Teaching adolescents to identify, name, and manage their feelings provides them with foundational skills for decision-making, problem-solving, and healthy interactions with others. The ability to cope with emotions—especially those that are challenging or complex—is an antidote to impulsive or reckless behavior and the key to a lifetime of strong and positive relationships.

Other Developmental Considerations

As you work to build emotional intelligence skills in your students, you will likely run into challenges, many connected to the fact that middle school is a time of dramatic development and flux for students’ independence and identities. At this stage of development, it is useful to keep in mind the following ideas and consider how to adapt your instruction accordingly.

Kids in the middle grades are beginning the work of differentiating and separating themselves from the adults they have known and are looking more to their peer group to help them define their identities, desires, and goals. As they go through this process, increased conflict with parents and teachers is normal. To navigate these conflicts with adults, young people need strong skills for coping with social and personal challenges.

Adolescents may also need help resolving conflicts with peers. Your students may find it more difficult to get along with others than in the past. They tend to have many minor fights and disputes with little awareness of the possible consequences. Teaching restorative strategies and assertive communication for conflict resolution will help kids manage these situations. When the need for discipline arises, it’s helpful to think in terms of learning and corrective opportunities. (Read “How EQ Instruction Supports Behavior Management.”)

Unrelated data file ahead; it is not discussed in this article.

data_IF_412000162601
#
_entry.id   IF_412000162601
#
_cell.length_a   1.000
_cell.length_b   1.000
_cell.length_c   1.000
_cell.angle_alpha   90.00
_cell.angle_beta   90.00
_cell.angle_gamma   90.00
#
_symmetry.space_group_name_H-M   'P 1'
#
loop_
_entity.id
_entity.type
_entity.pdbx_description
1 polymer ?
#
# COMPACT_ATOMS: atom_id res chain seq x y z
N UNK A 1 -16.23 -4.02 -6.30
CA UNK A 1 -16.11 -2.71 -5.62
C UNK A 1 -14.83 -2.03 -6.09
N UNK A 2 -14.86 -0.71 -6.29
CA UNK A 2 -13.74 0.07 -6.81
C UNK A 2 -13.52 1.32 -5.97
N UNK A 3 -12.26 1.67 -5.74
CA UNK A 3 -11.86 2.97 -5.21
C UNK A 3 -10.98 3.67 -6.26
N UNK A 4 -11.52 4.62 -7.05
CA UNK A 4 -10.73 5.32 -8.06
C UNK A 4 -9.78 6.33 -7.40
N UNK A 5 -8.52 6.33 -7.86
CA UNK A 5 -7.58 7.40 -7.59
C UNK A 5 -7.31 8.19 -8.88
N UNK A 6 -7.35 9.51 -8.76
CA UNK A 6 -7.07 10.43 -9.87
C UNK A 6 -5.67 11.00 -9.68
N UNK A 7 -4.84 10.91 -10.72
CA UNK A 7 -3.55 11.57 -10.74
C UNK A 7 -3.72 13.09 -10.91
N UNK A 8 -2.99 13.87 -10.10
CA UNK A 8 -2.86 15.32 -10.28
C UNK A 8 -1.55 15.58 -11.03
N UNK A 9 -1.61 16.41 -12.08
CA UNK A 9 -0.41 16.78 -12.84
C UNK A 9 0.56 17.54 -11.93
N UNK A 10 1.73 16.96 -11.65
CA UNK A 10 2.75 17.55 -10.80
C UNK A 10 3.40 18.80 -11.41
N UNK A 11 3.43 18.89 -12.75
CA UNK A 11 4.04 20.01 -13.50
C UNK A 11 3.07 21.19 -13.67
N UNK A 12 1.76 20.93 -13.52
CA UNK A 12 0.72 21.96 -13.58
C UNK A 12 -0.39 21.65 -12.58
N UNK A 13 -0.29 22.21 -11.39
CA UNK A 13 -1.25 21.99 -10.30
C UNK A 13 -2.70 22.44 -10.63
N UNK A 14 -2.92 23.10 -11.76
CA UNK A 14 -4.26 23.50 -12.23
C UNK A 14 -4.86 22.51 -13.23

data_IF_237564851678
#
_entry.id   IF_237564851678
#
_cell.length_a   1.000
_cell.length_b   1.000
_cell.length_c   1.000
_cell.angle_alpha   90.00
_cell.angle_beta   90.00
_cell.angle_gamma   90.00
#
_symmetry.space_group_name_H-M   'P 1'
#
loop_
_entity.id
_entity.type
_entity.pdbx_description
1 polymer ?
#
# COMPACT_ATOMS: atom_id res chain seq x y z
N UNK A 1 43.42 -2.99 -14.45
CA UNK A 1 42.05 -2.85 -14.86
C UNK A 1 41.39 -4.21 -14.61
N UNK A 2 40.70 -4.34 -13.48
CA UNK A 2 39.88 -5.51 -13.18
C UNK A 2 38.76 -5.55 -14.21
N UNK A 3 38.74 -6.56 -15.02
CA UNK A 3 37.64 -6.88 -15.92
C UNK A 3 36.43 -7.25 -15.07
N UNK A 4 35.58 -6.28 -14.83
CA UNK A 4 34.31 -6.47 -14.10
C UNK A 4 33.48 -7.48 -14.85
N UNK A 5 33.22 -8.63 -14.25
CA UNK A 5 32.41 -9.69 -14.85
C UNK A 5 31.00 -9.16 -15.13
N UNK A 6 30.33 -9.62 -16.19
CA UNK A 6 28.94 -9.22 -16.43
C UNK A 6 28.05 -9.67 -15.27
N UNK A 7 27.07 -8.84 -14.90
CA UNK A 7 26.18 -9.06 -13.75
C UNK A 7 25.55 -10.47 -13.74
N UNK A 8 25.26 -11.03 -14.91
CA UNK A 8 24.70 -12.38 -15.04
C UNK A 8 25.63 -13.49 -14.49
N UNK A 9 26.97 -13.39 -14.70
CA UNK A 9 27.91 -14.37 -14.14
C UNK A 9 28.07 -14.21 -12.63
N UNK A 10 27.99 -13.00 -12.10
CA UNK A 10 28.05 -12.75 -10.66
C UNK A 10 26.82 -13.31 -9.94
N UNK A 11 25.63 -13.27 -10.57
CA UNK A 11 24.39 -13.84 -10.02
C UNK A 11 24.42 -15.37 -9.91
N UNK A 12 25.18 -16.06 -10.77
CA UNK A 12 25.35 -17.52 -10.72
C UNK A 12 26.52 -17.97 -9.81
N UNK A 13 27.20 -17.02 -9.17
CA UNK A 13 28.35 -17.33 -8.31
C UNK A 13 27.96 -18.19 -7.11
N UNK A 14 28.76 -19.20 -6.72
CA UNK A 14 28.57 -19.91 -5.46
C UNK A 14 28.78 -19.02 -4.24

Students view their world with greater sophistication than when they were younger and are able to be more aware of different perspectives and their own feelings. They are becoming more independent and complex in their thinking, while also becoming more susceptible to peer pressure. Because their sense of self is not yet fully formed, they often feel acutely self-conscious and self-critical and may react to their uncertainties about themselves by being critical of others or rejecting them.


SELF TALK: EQ skills such as self-talk will help students achieve balance and develop their individual sense of self. You’ll find information on teaching about self-talk in Lessons 7 and 8 in our book.

You can download Lesson 7 here.


Adolescents are coping with rapid physical and hormonal changes, and with each passing year, they will be more aware of and interested in adult behaviors, including drug use, alcohol use, and sex. They will need to make healthy decisions for themselves regarding these behaviors within a context of social and familial values (many of which they will be questioning and evaluating). To do so, they need to develop their own values, as well as honing their skills in self-control.

Students are increasingly being asked to set personal goals and consider how to achieve them. This helps prepare them for college and careers, where they’ll have to manage their own time in goal-directed ways, but many students initially find these skills hard to master. They often need adults’ support, guidance, and limits.